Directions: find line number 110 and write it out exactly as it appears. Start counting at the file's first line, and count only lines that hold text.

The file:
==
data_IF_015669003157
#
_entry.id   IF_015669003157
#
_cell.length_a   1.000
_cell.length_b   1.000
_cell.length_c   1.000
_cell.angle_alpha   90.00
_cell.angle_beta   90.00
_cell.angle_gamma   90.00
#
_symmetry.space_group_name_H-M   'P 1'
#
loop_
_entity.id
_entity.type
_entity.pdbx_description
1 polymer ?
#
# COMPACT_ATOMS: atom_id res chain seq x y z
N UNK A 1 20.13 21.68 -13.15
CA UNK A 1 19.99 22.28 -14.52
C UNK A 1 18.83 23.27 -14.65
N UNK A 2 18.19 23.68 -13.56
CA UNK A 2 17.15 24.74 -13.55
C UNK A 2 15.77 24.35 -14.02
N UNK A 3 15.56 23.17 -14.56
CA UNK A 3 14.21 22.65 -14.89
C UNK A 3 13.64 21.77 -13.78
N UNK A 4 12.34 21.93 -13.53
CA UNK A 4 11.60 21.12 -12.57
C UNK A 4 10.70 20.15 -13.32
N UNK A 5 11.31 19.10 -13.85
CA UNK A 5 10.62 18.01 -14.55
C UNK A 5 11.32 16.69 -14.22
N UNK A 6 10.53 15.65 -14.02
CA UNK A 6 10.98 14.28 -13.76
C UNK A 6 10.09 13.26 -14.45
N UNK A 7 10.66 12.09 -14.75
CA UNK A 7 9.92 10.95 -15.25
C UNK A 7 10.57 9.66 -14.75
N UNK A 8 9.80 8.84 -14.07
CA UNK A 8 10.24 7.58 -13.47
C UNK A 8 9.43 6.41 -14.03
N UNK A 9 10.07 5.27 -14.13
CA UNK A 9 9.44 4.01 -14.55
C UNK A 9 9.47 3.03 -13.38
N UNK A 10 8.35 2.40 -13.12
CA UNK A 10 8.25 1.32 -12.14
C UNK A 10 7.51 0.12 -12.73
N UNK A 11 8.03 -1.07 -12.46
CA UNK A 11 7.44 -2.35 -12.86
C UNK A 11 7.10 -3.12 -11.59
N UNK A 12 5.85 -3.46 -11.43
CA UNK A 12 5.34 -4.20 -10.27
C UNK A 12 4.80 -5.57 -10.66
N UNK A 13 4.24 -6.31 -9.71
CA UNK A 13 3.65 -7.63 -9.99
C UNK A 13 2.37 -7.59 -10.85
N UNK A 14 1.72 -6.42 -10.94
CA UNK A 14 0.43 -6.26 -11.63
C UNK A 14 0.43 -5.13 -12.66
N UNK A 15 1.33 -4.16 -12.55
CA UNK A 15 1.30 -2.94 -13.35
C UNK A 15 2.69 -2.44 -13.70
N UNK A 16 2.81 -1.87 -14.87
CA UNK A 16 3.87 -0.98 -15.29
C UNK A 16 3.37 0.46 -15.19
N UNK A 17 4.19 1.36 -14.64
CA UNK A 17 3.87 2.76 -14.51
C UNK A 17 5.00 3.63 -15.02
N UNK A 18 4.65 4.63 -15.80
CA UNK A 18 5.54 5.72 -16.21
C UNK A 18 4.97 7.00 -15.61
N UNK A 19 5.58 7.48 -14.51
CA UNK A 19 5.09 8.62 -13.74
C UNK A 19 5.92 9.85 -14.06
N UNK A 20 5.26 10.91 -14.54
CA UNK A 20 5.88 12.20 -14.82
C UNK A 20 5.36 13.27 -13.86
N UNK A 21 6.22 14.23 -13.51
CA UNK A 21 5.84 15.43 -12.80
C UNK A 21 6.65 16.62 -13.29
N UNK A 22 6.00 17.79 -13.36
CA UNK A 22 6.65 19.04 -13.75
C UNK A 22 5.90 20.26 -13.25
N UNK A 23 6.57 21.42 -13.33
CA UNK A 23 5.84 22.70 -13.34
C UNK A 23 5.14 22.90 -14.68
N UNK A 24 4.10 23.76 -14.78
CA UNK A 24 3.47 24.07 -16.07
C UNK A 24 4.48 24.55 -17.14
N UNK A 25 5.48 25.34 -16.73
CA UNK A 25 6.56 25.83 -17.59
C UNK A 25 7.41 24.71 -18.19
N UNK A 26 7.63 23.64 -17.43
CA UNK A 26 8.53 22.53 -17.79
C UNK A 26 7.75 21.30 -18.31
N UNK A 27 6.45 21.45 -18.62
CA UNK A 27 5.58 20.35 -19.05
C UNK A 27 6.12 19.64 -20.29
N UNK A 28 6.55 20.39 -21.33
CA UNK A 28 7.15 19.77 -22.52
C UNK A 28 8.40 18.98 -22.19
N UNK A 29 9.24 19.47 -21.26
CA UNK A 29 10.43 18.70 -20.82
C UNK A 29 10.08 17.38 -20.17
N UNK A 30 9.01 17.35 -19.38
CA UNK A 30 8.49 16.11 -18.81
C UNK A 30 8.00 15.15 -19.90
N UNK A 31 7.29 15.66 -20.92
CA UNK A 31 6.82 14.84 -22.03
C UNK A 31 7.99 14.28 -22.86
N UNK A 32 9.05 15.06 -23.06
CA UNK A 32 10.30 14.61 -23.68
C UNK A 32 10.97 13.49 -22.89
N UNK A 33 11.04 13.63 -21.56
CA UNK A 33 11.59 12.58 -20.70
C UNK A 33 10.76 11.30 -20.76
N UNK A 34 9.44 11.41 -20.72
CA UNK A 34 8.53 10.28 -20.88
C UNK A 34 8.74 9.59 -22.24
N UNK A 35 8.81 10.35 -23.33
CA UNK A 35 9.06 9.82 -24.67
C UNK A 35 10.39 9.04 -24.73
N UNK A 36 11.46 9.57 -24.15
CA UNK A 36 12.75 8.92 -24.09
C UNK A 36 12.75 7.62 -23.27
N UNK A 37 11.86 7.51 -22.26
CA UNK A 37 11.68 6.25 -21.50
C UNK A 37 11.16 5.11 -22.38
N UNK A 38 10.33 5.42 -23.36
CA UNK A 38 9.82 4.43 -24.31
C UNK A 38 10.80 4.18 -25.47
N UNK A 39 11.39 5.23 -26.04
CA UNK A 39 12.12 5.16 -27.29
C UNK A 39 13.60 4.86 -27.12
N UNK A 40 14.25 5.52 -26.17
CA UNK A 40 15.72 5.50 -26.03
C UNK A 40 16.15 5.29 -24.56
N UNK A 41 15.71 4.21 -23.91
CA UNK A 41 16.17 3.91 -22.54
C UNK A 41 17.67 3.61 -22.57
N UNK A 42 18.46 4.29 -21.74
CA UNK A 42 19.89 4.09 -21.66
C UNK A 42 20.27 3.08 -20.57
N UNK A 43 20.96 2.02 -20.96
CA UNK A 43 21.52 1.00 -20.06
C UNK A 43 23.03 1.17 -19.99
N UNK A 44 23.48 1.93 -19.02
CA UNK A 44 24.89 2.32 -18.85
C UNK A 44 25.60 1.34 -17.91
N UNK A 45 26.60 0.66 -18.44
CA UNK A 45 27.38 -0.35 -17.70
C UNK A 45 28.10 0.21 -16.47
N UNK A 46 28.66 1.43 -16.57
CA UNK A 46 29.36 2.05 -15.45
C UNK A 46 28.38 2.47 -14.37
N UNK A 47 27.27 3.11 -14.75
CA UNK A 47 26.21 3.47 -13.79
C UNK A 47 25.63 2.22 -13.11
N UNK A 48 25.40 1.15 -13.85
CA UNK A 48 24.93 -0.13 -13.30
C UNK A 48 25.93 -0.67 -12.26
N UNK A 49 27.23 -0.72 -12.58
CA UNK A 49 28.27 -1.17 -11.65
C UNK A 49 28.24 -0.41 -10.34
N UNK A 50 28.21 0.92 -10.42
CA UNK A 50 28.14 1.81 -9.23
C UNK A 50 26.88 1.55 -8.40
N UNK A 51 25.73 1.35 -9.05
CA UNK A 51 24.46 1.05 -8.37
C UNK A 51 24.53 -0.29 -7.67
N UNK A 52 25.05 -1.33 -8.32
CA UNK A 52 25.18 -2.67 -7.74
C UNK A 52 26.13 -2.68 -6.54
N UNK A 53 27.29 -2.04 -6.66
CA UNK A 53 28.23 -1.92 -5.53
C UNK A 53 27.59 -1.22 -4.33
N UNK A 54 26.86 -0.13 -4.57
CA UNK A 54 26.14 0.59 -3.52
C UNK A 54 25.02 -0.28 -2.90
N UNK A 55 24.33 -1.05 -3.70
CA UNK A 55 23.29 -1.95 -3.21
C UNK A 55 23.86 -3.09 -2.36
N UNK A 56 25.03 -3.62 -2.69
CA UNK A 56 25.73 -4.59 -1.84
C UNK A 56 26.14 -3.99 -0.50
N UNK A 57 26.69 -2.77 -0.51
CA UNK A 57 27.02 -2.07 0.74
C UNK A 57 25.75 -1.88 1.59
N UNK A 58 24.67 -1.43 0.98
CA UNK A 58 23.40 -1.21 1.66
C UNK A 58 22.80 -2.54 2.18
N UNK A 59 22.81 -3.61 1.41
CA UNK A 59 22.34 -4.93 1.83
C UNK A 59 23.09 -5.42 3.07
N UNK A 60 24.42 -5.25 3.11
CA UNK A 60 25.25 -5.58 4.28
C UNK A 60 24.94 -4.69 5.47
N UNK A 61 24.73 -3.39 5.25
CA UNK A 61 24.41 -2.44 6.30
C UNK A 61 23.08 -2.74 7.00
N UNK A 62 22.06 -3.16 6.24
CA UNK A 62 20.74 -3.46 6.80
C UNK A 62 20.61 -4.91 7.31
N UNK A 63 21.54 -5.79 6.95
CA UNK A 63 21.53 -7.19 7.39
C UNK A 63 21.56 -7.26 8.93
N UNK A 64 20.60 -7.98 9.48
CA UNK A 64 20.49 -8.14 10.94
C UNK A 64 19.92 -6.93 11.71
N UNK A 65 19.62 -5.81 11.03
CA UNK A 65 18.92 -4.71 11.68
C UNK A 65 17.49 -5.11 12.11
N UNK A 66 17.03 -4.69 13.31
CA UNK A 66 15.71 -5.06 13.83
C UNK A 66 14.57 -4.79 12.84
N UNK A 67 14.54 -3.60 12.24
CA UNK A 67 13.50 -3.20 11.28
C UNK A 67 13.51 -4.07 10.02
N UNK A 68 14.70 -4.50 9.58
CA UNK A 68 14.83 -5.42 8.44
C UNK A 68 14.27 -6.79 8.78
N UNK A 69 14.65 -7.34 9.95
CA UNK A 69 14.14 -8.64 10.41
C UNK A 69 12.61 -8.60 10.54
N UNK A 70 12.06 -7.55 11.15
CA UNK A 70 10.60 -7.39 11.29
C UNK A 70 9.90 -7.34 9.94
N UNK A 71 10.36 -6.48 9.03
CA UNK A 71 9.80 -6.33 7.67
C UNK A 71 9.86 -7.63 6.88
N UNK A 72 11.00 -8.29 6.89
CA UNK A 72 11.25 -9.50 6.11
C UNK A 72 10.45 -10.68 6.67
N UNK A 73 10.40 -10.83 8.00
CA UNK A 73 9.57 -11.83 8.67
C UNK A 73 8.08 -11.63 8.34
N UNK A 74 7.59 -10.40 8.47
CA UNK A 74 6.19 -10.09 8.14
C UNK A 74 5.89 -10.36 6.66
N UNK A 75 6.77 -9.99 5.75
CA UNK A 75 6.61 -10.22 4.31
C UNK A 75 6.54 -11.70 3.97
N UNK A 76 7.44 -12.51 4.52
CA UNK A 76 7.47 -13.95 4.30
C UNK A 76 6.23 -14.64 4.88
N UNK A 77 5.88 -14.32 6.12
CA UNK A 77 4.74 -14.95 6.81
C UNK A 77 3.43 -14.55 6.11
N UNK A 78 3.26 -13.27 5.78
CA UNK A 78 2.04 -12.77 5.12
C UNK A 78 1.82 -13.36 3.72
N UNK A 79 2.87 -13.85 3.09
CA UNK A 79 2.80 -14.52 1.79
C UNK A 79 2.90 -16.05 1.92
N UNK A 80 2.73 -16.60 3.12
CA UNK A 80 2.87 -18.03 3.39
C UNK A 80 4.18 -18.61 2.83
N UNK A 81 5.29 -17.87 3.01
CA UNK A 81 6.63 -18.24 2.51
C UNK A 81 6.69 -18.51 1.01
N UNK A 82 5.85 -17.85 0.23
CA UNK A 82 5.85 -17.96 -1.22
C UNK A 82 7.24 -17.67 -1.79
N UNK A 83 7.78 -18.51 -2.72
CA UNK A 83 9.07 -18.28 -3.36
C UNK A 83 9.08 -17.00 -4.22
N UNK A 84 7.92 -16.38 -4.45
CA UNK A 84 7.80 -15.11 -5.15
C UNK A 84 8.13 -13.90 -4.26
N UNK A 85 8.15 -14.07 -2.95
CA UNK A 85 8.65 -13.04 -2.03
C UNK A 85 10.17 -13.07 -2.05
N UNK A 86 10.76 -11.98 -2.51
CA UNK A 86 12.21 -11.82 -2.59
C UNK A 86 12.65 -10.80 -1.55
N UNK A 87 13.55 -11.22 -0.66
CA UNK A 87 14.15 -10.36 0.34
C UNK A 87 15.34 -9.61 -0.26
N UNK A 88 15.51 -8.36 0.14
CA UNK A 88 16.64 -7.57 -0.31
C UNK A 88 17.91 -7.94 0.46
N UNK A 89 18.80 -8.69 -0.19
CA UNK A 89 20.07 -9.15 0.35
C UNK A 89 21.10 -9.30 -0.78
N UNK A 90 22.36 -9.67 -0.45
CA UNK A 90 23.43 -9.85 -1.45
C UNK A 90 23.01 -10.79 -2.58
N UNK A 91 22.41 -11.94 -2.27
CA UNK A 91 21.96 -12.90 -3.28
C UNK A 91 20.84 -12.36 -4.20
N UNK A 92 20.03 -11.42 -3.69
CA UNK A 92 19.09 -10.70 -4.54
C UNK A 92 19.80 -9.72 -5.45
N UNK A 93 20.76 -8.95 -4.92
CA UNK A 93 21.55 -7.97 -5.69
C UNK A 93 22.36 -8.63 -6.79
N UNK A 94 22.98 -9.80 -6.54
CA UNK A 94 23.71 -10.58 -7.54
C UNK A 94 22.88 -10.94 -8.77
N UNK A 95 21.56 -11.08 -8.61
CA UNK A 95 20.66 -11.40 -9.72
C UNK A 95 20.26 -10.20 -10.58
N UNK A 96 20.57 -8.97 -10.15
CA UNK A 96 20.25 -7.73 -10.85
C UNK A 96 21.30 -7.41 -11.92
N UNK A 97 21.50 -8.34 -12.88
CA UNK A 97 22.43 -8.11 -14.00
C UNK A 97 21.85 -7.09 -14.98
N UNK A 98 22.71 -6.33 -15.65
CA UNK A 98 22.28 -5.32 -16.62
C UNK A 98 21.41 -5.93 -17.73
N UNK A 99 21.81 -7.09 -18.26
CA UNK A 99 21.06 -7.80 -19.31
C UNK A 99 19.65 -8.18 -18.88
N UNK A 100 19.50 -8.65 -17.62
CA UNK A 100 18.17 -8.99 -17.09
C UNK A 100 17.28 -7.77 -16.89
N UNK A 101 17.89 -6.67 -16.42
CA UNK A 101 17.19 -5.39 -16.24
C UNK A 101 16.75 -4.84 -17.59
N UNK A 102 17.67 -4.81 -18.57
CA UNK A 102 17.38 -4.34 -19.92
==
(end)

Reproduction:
C UNK A 30 8.00 15.15 -19.90